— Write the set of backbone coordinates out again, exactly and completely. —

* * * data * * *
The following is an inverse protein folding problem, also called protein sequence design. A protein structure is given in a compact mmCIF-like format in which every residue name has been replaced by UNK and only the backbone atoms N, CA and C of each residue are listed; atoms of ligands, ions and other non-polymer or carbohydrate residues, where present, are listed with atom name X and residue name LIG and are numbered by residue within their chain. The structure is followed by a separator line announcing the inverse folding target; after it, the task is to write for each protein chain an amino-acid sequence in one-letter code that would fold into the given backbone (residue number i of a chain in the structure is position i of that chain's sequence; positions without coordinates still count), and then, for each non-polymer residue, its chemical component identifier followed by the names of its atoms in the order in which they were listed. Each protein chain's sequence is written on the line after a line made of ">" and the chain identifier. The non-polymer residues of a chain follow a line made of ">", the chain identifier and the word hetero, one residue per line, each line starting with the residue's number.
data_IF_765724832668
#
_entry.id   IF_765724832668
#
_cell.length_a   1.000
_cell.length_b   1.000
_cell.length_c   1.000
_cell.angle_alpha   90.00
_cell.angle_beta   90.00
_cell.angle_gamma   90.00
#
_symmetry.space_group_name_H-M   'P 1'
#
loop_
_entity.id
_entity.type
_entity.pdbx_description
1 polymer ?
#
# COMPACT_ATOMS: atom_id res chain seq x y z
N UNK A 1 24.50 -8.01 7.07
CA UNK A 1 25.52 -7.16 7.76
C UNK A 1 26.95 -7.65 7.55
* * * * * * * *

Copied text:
The following is an inverse protein folding problem, also called protein sequence design. A protein structure is given in a compact mmCIF-like format in which every residue name has been replaced by UNK and only the backbone atoms N, CA and C of each residue are listed; atoms of ligands, ions and other non-polymer or carbohydrate residues, where present, are listed with atom name X and residue name LIG and are numbered by residue within their chain. The structure is followed by a separator line announcing the inverse folding target; after it, the task is to write for each protein chain an amino-acid sequence in one-letter code that would fold into the given backbone (residue number i of a chain in the structure is position i of that chain's sequence; positions without coordinates still count), and then, for each non-polymer residue, its chemical component identifier followed by the names of its atoms in the order in which they were listed. Each protein chain's sequence is written on the line after a line made of ">" and the chain identifier. The non-polymer residues of a chain follow a line made of ">", the chain identifier and the word hetero, one residue per line, each line starting with the residue's number.
data_IF_765724832668
#
_entry.id   IF_765724832668
#
_cell.length_a   1.000
_cell.length_b   1.000
_cell.length_c   1.000
_cell.angle_alpha   90.00
_cell.angle_beta   90.00
_cell.angle_gamma   90.00
#
_symmetry.space_group_name_H-M   'P 1'
#
loop_
_entity.id
_entity.type
_entity.pdbx_description
1 polymer ?
#
# COMPACT_ATOMS: atom_id res chain seq x y z
N UNK A 1 24.50 -8.01 7.07
CA UNK A 1 25.52 -7.16 7.76
C UNK A 1 26.95 -7.65 7.55